What monad am I in?

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What monad am I in?

Henry Laxen
Dear Group,

When I fire up ghci and define:

increment x = return (x+1)

I can say:
Main> increment 1

and ghci dutifully replies 2. Also as expected, the type signature of
increment is:  (Num a, Monad m) => a -> m a

However, if I say:

Main> let a = increment 1

I get:

<interactive>:1:8:
    Ambiguous type variable `m' in the constraint:
      `Monad m' arising from a use of `increment' at <interactive>:1:8-18
    Probable fix: add a type signature that fixes these type variable(s)


Have I, like Monsier Jourdain, been running in the IO monad all my
life, and didn't even know it?

Thanks,
Henry Laxen

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Re: What monad am I in?

Bugzilla from jonathanccast@fastmail.fm
On Tue, 2008-09-02 at 20:25 +0000, Henry Laxen wrote:

> Dear Group,
>
> When I fire up ghci and define:
>
> increment x = return (x+1)
>
> I can say:
> Main> increment 1
>
> and ghci dutifully replies 2. Also as expected, the type signature of
> increment is:  (Num a, Monad m) => a -> m a
>
> However, if I say:
>
> Main> let a = increment 1
>
> I get:
>
> <interactive>:1:8:
>     Ambiguous type variable `m' in the constraint:
>       `Monad m' arising from a use of `increment' at <interactive>:1:8-18
>     Probable fix: add a type signature that fixes these type variable(s)
>
>
> Have I, like Monsier Jourdain, been running in the IO monad all my
> life, and didn't even know it?

Yes.  This is a peculiarity of GHCi (and ghc -e) --- IO actions at
top-level are executed by default, while non-IO values are simply
printed out.

jcc


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Re: What monad am I in?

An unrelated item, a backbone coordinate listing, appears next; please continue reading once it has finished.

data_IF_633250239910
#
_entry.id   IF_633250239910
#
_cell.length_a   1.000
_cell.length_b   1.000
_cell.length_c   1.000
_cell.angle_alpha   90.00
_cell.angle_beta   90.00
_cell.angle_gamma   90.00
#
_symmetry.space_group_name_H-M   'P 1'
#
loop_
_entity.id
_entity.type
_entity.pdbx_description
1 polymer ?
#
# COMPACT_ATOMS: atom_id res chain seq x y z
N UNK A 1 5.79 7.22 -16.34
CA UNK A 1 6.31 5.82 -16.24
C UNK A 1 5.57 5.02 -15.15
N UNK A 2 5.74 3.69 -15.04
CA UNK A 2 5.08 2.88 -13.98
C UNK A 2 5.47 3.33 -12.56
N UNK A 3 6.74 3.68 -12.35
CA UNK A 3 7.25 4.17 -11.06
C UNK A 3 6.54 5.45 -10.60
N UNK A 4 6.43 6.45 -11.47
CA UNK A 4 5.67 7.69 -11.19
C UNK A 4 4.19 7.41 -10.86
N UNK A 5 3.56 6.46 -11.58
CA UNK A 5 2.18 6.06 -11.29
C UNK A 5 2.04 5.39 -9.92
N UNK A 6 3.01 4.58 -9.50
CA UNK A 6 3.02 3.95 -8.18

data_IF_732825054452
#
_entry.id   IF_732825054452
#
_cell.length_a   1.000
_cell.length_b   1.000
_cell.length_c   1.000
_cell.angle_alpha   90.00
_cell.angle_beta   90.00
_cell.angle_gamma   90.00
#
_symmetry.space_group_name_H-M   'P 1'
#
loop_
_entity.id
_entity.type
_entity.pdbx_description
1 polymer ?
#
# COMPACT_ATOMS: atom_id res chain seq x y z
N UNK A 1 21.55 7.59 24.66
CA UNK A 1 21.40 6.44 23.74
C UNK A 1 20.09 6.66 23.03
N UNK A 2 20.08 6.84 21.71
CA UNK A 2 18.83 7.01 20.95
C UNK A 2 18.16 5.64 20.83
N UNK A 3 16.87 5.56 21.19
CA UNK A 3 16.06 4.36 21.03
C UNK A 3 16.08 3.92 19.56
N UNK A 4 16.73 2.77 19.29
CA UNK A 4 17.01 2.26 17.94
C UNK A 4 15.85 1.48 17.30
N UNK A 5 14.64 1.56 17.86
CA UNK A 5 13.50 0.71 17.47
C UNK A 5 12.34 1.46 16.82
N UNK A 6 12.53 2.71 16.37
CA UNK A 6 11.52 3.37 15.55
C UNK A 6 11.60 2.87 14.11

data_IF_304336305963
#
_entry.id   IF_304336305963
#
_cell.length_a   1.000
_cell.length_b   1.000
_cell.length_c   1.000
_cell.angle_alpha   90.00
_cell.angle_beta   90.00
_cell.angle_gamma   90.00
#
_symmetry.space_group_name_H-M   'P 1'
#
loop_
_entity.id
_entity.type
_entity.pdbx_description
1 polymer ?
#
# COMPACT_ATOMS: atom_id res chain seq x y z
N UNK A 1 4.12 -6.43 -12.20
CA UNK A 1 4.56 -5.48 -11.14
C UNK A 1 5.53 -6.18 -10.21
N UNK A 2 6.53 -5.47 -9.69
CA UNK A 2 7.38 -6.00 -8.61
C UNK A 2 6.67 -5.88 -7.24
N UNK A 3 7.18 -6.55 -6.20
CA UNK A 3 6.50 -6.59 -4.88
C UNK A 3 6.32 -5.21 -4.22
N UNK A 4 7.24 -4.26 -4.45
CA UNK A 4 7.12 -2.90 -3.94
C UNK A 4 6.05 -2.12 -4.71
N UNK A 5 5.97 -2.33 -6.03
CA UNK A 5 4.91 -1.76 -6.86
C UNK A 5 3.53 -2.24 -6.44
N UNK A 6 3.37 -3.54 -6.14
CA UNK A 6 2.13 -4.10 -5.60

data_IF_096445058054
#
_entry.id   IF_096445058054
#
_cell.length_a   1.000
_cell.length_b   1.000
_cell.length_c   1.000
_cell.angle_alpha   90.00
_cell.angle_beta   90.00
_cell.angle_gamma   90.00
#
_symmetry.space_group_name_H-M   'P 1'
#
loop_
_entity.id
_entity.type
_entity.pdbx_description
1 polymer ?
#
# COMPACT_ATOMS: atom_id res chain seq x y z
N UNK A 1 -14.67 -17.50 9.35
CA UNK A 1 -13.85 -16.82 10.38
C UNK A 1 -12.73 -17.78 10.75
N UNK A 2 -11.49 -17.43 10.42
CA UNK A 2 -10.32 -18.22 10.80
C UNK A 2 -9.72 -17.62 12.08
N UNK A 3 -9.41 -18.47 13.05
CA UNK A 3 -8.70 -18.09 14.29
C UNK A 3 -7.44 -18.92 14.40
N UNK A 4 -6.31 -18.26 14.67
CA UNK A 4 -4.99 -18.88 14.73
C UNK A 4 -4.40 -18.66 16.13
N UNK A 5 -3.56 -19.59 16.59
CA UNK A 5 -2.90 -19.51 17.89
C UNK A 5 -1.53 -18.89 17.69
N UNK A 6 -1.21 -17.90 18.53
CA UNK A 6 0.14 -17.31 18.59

Marc Weber
In reply to this post by Henry Laxen
> Have I, like Monsier Jourdain, been running in the IO monad all my
> life, and didn't even know it?
Sure, just try
readFile "doesnotexist" within ghci :-)
That's an IO action.
on the other side
ghci > (3+7)
10
is no IO action. So I think ghci has two default behaviours differing.
Either its a monad, than use IO, else evaluate the result. In both cases
show it. The ghc manual sould tell you all about this (too lazy to look
it up)


But the ghci error message is another one:
Try this:
 :set -XNoMonomorphismRestriction
 let increment x = return (x+1)
 let a = increment 1

the line let a = requires to find out about the type of m (Maybe any
Monad such as Maybe, list etc) without XNoMonomorphismRestriction.
With XNoMonomorphismRestriction you can tell ghc that you don't care yet
about this and it should try to resolve m later. That's why ghci shows
this:

ghci> :t a
a :: (Num t, Monad m) => m t

The second way to get rid of the ghci error message is telling ghci
which monad you want:
increment 1 -- this works because it's run within IO
print $ increment 1 -- won't, because ghc does'n know about the m type
print $ fromJust $ increment 1 -- works again, because you tell ghc that m is Maybe here
print $ (increment 1 :: [Int]) -- works as well, using list monad
...

Sincerly
Marc Weber
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Re: What monad am I in?

Ryan Ingram
In reply to this post by Henry Laxen
ghci has some crazy defaulting rules for expressions at the top level.

In particular, it tries to unify those expressions with a few